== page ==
By Marc Rochkind
I got my Apple iPad on its first day, April 3, but had to wait until today for the Camera Connection Kit ($29), which just arrived. The Kit consists of two separate receptacles for the iPad's connector: one for SD cards, and one with a USB female socket.
The USB socket is intended for connecting directly to a camera that's configured either for PTP or as a mass-storage device. I didn't test either, as I don't connect that way. Instead I connected a USB card reader and used that to read a CF card, which worked fine. Probably other card types work, too.
I also tried an Epson P-3000* portable viewer, which didn't mount at all. My guess is that most devices that aren't cameras or cards probably won't work. I leave it to others to try out all the possibilities.
Of more interest to me is what files the iPad can read and understand. When you connect a card or camera, the iPad jumps to its built-in Photo app and opens a new tab called Camera, not previously seen (by me, anyway). You select the thumbnails you want, or you can just import them all. You also have a button for deleting, but I didn't try that (and won't). After you import you're offered the option of deleting what you imported, but I didn't try that either.
I was pleasantly surprised to find that the Photo app imported my Canon G9 and Nikon D700 RAWs and a Canon G9 movie, in addition to JPEGs. It showed all of them full-screen, too. I'm sure it's just showing the full-size JPEG preview embedded in Canon and Nikon RAWs, not converting the raw data itself. But the intact RAWs are indeed imported.
What you import goes into an album called Last Import, and also an album in the Events tab whose name seems to be the date of the first photo. And everything you import goes into a catch-all album named All Imported. There's no way I know of to rename albums.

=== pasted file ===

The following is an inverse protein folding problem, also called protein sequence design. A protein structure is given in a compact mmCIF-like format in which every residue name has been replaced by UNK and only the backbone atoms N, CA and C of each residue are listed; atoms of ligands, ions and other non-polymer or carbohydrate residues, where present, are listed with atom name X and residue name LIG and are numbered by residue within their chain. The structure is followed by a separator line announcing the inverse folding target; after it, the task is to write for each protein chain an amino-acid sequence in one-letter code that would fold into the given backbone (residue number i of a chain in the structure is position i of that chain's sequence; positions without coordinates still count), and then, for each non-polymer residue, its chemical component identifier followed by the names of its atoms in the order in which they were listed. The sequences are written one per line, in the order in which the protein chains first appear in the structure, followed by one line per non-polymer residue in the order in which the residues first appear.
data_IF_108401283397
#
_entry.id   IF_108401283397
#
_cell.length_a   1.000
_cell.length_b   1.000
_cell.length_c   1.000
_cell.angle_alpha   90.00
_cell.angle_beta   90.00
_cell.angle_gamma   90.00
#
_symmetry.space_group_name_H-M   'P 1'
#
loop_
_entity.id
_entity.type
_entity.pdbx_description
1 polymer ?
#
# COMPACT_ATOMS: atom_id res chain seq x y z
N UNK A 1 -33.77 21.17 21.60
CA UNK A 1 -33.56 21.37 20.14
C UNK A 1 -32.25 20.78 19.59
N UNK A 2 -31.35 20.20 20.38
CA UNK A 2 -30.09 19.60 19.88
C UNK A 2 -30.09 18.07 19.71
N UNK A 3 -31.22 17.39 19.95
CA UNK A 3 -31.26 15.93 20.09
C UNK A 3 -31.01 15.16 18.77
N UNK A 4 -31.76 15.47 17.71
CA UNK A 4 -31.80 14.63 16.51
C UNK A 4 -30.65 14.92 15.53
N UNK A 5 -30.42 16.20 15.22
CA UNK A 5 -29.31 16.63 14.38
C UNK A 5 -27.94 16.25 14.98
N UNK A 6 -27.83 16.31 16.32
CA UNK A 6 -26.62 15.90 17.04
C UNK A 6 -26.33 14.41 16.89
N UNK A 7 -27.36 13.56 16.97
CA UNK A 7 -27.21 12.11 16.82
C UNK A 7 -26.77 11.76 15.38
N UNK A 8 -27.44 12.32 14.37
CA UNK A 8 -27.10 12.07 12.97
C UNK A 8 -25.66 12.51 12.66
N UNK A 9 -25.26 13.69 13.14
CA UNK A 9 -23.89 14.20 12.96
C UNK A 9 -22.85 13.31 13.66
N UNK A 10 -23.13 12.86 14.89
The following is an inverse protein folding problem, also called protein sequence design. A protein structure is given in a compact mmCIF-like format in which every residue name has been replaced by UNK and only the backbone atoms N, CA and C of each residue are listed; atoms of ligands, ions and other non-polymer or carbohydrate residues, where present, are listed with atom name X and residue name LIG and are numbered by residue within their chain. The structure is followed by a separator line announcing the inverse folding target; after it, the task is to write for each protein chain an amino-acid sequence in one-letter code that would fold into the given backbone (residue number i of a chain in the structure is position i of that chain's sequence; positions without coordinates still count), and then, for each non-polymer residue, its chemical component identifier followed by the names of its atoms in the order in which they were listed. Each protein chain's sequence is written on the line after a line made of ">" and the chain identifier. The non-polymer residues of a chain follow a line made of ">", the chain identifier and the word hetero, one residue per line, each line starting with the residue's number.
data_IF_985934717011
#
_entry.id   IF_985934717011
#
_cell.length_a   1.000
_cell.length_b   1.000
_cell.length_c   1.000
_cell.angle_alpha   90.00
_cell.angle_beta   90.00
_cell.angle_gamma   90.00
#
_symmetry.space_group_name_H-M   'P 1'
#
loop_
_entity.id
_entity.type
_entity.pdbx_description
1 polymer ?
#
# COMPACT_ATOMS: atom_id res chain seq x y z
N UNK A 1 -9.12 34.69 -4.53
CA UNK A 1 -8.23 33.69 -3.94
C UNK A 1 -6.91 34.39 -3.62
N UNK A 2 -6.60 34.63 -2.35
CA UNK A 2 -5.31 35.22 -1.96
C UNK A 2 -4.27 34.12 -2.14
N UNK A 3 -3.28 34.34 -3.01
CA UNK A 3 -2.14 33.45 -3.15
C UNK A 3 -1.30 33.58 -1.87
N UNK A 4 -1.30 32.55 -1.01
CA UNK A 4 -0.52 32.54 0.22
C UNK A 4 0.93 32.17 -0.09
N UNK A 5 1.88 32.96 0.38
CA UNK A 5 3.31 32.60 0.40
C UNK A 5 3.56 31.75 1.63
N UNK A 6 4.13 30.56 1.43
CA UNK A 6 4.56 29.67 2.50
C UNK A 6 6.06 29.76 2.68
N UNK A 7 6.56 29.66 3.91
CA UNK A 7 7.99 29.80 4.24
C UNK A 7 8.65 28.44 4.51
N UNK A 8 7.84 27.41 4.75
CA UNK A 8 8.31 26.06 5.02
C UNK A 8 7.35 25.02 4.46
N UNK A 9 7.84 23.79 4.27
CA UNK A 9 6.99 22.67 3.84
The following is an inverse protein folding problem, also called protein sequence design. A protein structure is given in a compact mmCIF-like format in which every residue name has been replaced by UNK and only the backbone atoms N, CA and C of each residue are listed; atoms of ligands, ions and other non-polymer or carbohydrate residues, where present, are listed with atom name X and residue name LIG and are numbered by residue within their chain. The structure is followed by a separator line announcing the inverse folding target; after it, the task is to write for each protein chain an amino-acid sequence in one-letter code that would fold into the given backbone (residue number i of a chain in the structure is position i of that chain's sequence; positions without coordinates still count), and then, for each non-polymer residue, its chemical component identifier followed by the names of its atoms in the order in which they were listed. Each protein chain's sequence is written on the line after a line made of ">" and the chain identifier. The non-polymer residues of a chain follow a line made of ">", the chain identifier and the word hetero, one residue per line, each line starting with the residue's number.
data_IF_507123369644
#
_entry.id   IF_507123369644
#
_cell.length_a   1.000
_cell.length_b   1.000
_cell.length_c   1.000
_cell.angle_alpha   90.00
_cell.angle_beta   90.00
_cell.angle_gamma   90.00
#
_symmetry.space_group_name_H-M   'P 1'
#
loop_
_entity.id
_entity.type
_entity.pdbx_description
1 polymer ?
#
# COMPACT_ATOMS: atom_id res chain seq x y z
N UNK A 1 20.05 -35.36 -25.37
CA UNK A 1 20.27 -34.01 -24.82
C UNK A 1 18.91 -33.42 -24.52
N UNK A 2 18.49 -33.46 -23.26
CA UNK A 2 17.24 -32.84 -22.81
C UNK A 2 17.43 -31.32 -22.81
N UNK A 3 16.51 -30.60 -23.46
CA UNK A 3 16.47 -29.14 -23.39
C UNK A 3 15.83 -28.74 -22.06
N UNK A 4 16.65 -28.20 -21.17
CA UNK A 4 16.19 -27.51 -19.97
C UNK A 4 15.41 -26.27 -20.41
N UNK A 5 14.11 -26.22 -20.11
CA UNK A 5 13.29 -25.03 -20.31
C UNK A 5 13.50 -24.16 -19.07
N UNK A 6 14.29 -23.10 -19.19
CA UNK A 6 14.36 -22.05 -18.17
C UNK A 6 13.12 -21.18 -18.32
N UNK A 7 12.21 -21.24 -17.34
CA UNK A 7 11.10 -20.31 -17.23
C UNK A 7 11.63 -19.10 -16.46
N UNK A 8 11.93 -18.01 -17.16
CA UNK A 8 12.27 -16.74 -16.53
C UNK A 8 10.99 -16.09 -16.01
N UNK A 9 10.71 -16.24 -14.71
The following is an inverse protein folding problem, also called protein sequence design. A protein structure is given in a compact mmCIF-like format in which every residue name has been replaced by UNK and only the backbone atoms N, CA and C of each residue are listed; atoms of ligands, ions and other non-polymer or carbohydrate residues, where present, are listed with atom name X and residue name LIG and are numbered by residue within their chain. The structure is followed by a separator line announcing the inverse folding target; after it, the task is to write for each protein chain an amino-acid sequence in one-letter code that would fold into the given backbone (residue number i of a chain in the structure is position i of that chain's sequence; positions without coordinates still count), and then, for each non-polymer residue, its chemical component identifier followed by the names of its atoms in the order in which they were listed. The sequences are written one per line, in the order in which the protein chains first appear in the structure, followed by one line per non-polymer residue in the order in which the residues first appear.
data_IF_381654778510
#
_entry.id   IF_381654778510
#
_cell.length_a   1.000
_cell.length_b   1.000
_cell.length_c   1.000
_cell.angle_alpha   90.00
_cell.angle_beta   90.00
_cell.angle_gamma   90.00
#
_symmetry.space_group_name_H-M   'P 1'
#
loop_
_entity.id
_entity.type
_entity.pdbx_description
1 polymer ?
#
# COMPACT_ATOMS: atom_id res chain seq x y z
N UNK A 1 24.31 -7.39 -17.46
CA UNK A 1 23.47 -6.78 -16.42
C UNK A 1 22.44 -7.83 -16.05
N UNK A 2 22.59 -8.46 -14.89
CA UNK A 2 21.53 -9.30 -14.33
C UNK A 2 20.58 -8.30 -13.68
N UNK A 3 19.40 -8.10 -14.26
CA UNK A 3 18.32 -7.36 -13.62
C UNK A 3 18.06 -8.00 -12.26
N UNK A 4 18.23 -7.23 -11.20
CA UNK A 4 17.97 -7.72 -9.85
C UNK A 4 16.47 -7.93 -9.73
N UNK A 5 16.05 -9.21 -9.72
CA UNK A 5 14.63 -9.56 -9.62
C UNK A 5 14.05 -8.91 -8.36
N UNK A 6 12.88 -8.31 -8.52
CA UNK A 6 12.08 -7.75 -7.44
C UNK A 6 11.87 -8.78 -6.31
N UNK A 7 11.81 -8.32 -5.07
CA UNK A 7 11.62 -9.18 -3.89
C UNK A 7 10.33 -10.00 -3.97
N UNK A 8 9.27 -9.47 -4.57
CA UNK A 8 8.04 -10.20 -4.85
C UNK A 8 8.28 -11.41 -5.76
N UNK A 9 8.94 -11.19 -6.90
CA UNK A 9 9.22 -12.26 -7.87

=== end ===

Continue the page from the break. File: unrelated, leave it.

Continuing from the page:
When you sync Photos with iTunes, albums imported with the Camera Connection Kit are left alone, not deleted, which is good. (Normally, synced albums no longer on your desktop or laptop are deleted as a function of the sync.)
You can transfer images from the iPad to your computer with the Image Capture app that comes with OS X, or with Lightroom. I understand that other apps like Aperture, iPhoto, and probably some Windows apps other than Lightroom work as well. (I'm embarrassed to say that my own ImageIngester doesn't see the iPad. I'll look into that, of course.)
As a previewer and backup device for field use, the iPad works okay. Its screen is way better than the one on the Epson P-3000, or any other portable viewer I've seen. Clearly an issue for production work is its limited storage: 64GB at most, some of which you'll be using for other things besides photos. Also, the iPad is somewhat cumbersome with its USB or SD connector, and maybe a card reader, too. My Epson P-3000 and many other portable backup units are self-contained.
Marc Rochkind is a developer of software such as ImageIngester for profess- ional digital photographers.
*Current version is the P-6000.
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Original contents copyright 2010 by Michael C. Johnston and/or the bylined author. All Rights Reserved.
UPDATE: As I reported above, the iPad did fine with a 2GB SanDisk Extreme III card in a Kingston card reader, but when I tried an 8GB Kingston 133S Elite Pro card in the same reader, the iPad popped up a message saying that the device took too much power, and refused to mount it. Putting the card back in the camera (a Nikon D700) and connecting that way worked fine. So, although I have always removed a card from the camera to ingest it, when I travel with the iPad I'll just go straight from the camera. (And, as it happens, that's the only method Apple officially supports. I now know why.)Featured Comment by Stephen Best: "The obvious question is why didn't Apple include a SD slot and USB connector in the iPad in the first place?"